“LGBT individuals are individuals,” states Will Narracci, D.O.’14, M.P.H.’14. “They are people with whom we interact on a daily basis, people we already know, like and respect, who happen to be gay, lesbian, bisexual or transgender.”
Medical professionals who understand the diverse and unique health care needs of LGBTQ patients are key to competent, compassionate health care. Lack of that understanding as well as the stigma and disparities experienced by many non-heterosexuals can compound these populations’ health problems.
Equipping health care students to provide competent, respectful care for all patients, including lesbian, gay, bisexual, transsexual and questioning populations, is both a challenge and an imperative for institutions like DMU. It’s not about being “nice”; it’s a critical aspect of educational and professional excellence.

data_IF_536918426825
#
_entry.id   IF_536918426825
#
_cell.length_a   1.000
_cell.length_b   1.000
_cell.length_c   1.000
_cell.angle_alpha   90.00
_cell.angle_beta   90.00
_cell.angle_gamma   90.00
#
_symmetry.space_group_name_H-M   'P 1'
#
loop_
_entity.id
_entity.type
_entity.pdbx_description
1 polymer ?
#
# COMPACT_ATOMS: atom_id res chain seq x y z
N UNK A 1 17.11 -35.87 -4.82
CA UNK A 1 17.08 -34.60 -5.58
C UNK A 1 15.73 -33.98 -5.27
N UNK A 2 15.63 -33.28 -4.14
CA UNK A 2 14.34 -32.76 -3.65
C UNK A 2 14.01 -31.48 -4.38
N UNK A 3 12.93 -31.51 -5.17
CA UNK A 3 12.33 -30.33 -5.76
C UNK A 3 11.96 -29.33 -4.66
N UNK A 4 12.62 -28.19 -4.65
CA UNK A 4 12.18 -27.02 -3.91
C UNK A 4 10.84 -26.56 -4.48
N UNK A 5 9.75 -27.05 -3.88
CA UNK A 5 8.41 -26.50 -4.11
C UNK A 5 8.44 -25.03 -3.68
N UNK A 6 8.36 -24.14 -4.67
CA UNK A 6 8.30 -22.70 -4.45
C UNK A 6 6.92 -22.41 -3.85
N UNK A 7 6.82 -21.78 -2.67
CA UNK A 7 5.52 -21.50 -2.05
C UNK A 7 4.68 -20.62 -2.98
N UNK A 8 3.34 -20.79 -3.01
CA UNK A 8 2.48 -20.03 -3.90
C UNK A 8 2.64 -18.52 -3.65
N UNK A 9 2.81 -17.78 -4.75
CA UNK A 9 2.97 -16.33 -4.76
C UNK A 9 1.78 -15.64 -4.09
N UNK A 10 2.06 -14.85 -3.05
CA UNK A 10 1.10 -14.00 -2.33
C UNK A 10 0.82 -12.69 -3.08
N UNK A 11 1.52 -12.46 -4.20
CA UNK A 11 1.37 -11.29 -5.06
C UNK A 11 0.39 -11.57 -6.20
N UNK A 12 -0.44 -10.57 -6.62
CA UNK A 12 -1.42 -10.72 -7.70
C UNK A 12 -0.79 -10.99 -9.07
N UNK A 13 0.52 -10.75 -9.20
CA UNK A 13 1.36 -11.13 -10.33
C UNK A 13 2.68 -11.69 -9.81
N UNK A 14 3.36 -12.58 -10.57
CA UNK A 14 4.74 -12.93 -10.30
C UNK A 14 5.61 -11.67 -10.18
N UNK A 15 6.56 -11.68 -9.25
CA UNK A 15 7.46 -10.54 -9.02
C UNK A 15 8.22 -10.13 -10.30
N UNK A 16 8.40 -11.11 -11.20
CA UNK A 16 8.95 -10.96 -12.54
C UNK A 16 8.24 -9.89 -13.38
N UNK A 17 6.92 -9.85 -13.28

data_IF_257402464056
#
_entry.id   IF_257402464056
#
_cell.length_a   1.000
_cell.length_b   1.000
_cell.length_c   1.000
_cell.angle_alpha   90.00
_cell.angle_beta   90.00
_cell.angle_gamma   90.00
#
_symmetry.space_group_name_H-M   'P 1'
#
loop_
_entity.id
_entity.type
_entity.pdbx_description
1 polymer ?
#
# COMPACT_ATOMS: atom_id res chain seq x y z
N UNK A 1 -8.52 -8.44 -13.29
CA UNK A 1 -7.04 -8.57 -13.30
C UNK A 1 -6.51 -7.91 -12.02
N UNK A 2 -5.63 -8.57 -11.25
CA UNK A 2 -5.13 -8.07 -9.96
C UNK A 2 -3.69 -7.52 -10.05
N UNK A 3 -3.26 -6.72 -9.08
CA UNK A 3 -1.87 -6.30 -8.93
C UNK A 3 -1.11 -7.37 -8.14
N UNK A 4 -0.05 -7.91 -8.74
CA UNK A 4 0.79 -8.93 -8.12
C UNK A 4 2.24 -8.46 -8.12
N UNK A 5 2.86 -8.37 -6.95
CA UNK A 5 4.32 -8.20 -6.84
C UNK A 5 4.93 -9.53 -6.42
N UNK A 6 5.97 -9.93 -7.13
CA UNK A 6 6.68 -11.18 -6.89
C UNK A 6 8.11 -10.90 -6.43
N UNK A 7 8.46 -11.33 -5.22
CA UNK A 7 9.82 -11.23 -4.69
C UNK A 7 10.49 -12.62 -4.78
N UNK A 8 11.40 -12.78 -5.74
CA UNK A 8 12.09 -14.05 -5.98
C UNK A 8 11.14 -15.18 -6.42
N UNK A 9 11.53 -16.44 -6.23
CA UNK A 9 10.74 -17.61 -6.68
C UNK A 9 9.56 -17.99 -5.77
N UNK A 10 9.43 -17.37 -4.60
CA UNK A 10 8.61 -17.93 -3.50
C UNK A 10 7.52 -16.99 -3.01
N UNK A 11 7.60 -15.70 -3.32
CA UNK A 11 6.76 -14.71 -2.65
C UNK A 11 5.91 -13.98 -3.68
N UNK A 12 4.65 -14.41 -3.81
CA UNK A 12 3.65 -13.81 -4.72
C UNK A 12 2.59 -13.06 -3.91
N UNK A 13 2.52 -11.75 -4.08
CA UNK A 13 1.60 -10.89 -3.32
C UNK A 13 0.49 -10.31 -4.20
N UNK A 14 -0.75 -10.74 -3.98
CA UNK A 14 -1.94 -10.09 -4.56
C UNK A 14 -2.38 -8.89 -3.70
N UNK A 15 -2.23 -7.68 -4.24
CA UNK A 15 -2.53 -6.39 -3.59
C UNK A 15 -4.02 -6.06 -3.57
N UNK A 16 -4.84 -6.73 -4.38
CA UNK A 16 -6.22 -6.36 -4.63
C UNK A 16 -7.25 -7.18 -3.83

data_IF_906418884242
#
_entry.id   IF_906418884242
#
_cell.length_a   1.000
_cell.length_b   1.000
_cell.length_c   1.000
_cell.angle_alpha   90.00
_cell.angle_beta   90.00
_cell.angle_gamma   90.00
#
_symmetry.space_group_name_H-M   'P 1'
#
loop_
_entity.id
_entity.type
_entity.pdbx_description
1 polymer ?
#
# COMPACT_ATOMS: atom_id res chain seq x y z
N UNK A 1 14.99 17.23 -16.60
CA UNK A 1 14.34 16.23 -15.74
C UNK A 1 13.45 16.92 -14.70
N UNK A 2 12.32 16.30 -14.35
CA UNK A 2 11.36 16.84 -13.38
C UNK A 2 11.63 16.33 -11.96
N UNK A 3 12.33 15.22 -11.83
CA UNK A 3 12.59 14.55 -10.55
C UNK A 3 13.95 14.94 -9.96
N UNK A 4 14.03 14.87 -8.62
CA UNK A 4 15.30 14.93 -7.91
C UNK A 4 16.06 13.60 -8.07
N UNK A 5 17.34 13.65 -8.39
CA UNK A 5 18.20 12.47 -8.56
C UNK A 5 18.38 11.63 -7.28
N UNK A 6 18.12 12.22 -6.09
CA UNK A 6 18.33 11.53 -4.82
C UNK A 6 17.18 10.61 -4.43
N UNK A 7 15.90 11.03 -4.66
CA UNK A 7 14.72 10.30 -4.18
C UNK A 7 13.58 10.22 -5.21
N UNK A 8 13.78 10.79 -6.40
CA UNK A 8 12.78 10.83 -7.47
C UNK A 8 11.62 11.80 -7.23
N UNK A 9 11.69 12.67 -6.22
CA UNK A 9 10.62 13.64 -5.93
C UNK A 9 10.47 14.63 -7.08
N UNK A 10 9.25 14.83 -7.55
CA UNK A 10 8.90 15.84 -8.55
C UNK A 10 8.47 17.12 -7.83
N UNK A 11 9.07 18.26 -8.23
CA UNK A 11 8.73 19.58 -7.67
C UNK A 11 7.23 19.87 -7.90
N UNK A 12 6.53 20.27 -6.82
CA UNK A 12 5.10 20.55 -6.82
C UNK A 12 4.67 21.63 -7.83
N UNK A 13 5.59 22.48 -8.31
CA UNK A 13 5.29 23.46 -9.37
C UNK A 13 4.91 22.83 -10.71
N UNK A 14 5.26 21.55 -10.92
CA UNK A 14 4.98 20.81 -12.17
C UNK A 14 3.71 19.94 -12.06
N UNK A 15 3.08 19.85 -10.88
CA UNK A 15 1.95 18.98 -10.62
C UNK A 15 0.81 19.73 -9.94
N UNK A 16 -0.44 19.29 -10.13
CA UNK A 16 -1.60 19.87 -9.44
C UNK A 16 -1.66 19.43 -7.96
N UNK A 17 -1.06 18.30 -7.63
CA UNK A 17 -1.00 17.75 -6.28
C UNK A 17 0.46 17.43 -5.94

Regardless of one’s personal views, attitudes against non-heterosexuals are harmful to health care, both for patients and the profession. As a nation founded on principles of democracy, freedom and inalienable rights, America remains unsettled in its acceptance of individuals who …
At a time when diversity among Americans – in terms of race, ethnicity, socioeconomic status and many other factors – has never been greater, it’s imperative the University prepare future health professionals who can provide effective, culturally competent care to all. But what does “cultural competency” entail?